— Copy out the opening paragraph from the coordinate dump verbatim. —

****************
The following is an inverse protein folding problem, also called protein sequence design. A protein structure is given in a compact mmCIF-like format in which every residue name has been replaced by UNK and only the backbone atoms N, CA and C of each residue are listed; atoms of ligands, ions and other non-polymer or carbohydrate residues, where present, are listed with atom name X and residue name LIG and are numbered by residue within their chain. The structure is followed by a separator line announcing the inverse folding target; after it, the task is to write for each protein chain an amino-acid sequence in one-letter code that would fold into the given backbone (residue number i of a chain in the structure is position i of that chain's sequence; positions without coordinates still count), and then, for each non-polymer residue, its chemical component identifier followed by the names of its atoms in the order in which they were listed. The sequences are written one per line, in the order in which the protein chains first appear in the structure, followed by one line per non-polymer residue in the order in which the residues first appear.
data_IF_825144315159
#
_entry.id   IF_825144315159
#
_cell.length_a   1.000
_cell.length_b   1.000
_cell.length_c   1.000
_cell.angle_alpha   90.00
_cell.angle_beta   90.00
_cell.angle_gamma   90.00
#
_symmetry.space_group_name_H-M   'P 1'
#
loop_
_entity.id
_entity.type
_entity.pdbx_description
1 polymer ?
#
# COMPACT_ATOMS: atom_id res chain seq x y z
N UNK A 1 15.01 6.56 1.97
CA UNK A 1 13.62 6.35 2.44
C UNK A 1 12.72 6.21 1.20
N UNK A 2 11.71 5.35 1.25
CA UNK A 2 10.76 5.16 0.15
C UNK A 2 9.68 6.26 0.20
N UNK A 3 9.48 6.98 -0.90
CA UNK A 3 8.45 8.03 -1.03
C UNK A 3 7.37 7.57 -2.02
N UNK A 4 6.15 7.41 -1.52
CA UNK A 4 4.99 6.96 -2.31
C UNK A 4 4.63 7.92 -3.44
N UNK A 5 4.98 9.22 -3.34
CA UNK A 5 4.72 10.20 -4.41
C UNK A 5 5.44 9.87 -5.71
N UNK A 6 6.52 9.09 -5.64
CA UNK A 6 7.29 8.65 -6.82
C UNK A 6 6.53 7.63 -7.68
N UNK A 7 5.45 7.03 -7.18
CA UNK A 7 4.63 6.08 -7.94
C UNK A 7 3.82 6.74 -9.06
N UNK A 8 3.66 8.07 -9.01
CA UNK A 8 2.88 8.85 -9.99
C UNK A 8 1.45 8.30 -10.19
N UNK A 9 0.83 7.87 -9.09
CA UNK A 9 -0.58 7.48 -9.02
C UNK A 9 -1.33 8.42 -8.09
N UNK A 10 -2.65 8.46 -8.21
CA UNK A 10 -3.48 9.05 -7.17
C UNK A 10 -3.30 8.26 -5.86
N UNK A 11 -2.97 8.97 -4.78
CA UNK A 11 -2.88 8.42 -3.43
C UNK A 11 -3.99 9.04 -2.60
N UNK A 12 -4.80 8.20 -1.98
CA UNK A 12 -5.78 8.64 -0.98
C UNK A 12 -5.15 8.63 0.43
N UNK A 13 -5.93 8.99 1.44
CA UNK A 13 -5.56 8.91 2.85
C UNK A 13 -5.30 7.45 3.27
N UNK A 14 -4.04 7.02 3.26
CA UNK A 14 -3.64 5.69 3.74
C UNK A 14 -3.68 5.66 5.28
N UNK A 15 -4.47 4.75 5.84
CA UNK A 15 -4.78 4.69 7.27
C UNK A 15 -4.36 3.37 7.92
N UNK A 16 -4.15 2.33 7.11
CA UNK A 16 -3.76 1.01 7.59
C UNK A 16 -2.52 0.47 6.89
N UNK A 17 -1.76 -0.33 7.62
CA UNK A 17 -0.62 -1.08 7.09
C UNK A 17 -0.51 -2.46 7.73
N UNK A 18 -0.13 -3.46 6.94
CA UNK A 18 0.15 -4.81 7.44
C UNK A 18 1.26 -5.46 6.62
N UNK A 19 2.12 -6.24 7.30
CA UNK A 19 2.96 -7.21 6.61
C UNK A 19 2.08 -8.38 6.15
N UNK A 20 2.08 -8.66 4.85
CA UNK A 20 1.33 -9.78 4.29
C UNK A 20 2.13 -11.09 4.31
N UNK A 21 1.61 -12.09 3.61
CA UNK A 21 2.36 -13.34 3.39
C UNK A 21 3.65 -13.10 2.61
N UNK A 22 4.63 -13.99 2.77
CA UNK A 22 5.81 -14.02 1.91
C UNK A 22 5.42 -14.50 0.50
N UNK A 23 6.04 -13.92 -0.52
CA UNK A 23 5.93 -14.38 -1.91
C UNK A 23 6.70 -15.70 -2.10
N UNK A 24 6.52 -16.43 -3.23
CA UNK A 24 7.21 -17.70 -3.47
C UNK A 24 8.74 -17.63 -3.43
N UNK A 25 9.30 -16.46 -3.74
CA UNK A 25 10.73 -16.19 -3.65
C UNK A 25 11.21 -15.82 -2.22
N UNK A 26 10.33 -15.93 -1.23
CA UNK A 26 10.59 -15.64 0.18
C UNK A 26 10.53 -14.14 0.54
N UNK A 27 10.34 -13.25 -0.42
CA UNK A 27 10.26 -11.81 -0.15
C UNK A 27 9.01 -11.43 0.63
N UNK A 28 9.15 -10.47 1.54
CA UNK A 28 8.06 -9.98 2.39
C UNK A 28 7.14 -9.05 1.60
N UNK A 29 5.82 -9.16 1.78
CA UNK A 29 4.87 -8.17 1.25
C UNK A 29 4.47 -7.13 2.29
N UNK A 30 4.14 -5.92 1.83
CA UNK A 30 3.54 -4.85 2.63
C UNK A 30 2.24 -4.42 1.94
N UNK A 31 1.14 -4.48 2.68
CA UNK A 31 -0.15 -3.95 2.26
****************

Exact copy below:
The following is an inverse protein folding problem, also called protein sequence design. A protein structure is given in a compact mmCIF-like format in which every residue name has been replaced by UNK and only the backbone atoms N, CA and C of each residue are listed; atoms of ligands, ions and other non-polymer or carbohydrate residues, where present, are listed with atom name X and residue name LIG and are numbered by residue within their chain. The structure is followed by a separator line announcing the inverse folding target; after it, the task is to write for each protein chain an amino-acid sequence in one-letter code that would fold into the given backbone (residue number i of a chain in the structure is position i of that chain's sequence; positions without coordinates still count), and then, for each non-polymer residue, its chemical component identifier followed by the names of its atoms in the order in which they were listed. The sequences are written one per line, in the order in which the protein chains first appear in the structure, followed by one line per non-polymer residue in the order in which the residues first appear.